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Organised by Dr Terry Quinn CBE FRS and Dr Felicitas Arias

The development of the first atomic frequency standard by Louis Essen at the National Physical Laboratory in the 1950s is at the origin of the adoption of the atomic definition of the SI second by the 13th General Conference on Weights and Measures in 1967 and the consequent adoption of the atomic time scale today known as International Atomic Time (TAI).

After the short reign of ephemeris time as the world’s reference time scale from 1954 until 1967, Coordinated Universal Time (UTC), which is TAI synchronized to the rotation of the Earth by means of leap seconds, appeared at the time as the best compromise for satisfying the requests of all users and was adopted in 1972.

Forty years after the adoption of the definition of Coordinated Universal Time at the International Telecommunication Union (ITU), we are close to the moment of making a decision on whether or not to decouple UTC from its tight link to the rotation of the Earth embodied in UT1.  It has been a ten-year process of discussion, mainly at the ITU with the input of the International Astronomical Union, the BIPM and the Consultative Committee for Time and Frequency and other organizations.  The majority opinion support the change based on developers and users of systems that need time synchronization to a stable and continuous reference timescale; others insist on the necessity of keeping the leap-second strategy for serving some applications or just for tradition. It is our hope that, as happened in the seventies, the most appropriate definition to serve all modern applications will be adopted with the consensus of the different sectors.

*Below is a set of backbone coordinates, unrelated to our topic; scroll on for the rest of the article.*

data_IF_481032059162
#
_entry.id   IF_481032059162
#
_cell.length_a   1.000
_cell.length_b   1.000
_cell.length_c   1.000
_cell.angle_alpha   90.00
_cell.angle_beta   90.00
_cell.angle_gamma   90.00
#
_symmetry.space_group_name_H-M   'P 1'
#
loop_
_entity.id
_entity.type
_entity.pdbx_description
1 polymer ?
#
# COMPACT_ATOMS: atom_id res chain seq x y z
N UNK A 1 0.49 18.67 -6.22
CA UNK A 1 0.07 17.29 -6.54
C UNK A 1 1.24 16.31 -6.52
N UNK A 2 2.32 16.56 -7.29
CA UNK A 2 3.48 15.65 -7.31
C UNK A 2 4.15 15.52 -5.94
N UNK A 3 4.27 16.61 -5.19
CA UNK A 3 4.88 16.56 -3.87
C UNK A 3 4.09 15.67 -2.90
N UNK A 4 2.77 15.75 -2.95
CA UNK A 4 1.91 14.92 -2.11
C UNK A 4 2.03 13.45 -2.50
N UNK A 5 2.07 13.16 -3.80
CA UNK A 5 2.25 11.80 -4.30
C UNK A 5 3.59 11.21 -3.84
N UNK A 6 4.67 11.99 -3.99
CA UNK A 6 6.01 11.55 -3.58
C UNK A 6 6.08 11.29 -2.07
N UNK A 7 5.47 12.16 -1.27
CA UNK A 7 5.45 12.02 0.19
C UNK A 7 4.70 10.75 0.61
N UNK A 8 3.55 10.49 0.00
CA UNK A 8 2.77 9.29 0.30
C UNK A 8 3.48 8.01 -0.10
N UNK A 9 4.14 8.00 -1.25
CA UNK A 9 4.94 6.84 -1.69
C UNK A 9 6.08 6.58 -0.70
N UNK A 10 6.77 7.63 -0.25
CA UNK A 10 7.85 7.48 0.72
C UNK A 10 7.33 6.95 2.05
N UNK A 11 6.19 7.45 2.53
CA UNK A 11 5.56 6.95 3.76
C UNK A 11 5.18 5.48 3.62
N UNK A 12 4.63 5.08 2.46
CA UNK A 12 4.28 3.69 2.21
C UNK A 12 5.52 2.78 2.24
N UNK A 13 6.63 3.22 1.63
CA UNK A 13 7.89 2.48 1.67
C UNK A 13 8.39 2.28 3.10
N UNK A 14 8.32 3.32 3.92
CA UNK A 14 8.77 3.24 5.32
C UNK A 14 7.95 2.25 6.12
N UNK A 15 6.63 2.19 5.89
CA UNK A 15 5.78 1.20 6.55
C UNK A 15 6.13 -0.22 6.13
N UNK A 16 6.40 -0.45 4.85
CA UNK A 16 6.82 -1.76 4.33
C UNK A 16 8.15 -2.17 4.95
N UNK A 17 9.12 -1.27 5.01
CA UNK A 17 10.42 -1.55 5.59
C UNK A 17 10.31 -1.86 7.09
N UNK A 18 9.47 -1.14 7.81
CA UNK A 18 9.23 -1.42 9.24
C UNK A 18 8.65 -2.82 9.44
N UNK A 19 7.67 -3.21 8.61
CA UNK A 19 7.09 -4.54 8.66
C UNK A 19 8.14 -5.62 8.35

The meeting brings together all the principal players involved in the present discussions on how best to meet the needs of all users of time scales.

Download the programme here (PDF).

Biographies and audio recordings are available below.